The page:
Article

The use of receptor-specific antibodies to study G-protein-coupled receptors.

Department of Pharmacology and Biological Chemistry, Box 1603, Mount Sinai School of Medicine, One Gustave L. Levy Place, New York, NY 10029, USA.
Mount Sinai Journal of Medicine A Journal of Translational and Personalized Medicine (Impact Factor: 1.56). 08/2006; 73(4):673-81.
Source: PubMed

ABSTRACT The identification of G-protein-coupled receptor (GPCR) cDNAs has facilitated a number of studies characterizing the biochemical properties of the receptor protein. Most of these studies have used antibodies directed against the epitope-tagged receptor expressed in heterologous cells, because of the lack of sensitive and selective antibodies capable of recognizing endogenous receptors in their native state. In order to facilitate studies with endogenous receptors, efforts have been made to generate receptor-type selective, sensitive antibodies that are able to recognize endogenous receptors. In this review, we discuss the strategies as well as the details of the techniques used for the generation of monoclonal and polyclonal antibodies with a focus on family A GPCRs.

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    • "In this context, highly specific anti-GPCR antibodies may be particularly helpful to better define anatomical localization as well as biochemical and biological properties of the receptors targeted for therapy [3]. Antibodies may be used to reveal GPCR expression on living cells (as assessed by cytofluorometry or confocal microscopy) or on membrane extracts (Western blotting) as well as in situ on fixed tissue sections (immunochemistry). "
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    ABSTRACT: G-protein coupled receptors (GPCRs) play a major role in a number of physiological and pathological processes. Thus, GPCRs have become the most frequent targets for development of new therapeutic drugs. In this context, the availability of highly specific antibodies may be decisive to obtain reliable findings on localization, function and medical relevance of GPCRs. However, the rapid and easy generation of highly selective anti-GPCR antibodies is still a challenge. Herein, we report that highly specific antibodies suitable for detection of GPCRs in native and unfolded forms can be elicited by immunizing animals against purified full length denatured recombinant GPCRs. Contrasting with the currently admitted postulate, our study shows that an active and well-folded GPCR is not required for the production of specific anti-GPCR antibodies. This new immunizing strategy validated with three different human GPCR (μ-opioid, κ-opioid, neuropeptide FF2 receptors) might be generalized to other members of the GPCR family.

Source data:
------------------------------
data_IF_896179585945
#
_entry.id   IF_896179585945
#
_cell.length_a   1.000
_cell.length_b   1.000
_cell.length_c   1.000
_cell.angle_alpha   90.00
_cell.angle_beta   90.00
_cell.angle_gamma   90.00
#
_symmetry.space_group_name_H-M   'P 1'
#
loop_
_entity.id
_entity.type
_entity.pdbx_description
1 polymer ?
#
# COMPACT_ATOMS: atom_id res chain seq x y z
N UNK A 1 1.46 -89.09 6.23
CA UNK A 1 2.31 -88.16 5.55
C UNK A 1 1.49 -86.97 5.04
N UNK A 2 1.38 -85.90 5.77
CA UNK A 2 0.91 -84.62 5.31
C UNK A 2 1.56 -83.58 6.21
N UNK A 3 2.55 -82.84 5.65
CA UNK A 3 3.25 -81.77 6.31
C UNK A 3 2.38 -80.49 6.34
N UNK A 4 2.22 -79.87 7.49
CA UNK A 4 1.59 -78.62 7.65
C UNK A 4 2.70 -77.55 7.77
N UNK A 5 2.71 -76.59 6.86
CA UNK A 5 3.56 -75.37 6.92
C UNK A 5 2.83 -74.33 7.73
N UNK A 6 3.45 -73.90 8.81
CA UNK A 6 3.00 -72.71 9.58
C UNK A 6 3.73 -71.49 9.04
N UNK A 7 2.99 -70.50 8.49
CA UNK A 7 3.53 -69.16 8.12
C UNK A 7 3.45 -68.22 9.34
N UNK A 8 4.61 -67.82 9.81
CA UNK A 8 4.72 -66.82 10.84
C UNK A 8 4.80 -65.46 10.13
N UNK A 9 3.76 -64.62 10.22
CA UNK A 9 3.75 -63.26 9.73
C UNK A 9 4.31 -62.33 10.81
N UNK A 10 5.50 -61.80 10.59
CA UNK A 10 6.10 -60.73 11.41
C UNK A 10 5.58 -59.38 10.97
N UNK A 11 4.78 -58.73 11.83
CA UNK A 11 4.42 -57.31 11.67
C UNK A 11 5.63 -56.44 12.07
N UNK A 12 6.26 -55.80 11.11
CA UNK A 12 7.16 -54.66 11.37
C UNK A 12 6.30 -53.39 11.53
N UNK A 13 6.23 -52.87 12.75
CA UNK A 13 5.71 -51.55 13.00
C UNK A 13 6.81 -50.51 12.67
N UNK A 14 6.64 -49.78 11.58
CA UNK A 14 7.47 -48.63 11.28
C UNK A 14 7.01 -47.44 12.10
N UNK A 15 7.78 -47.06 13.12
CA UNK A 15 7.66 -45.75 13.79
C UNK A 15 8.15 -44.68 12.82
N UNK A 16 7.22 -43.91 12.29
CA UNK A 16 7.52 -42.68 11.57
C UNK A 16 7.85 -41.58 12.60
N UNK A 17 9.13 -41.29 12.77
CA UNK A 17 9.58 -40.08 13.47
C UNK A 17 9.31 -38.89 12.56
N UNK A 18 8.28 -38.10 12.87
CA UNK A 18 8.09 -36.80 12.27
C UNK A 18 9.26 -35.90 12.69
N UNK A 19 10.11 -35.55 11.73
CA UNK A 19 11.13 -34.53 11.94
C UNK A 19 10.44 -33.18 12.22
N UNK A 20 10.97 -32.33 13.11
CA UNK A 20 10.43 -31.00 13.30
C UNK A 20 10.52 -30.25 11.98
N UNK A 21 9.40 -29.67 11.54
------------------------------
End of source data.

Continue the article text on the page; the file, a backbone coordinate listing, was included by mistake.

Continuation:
PLoS ONE 09/2012; 7(9):e46348. DOI:10.1371/journal.pone.0046348 · 3.23 Impact Factor
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    • "ELISA to quantify CB1R expression in either U2OS cells co-expressing ProLink/Enzyme Donor (PK)-tagged human DOR, Enzyme Activator (EA)-tagged β-arrestin fusion protein and myc-tagged mouse CB1R and to quantify DOR expression in wild-type, CB1R−/− or DOR−/− cortical membranes was carried out as described [25], [33], [35] using rabbit anti-myc (1∶1000), rat anti-DOR (1∶500), and HRP-conjugated anti-rabbit (1∶2000) or anti-rat antibodies (1∶1000). ELISA to quantify, total CB1R levels in N2ACB1R, N2ACB1RDOR or N2ACB1RECE2 cells was carried out in cells permeabilized with ice-cold methanol for 5 min while cell surface CB1R levels were determined in non-permeabilized cells using anti-CB1R (1∶500) and HRP-conjugated anti-rabbit (1∶1000) antibodies. "
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    • "Due to the inherent problems in the production and purification of GPCRs, the use of the intact GPCR-proteins as antigen has been difficult. Hence, most antibodies recognizing GPCRs have so far been generated using synthetic peptide fragments of the receptor protein as antigens (Gupta and Devi, 2006; Mackrill, 2004). Zhang et al. (2004) further developed this strategy by synthetically producing cyclic peptides, thought to mimic the extracellular loops of the CCR5 receptor, for the selection of single-chain Fv (scFv) fragments. "
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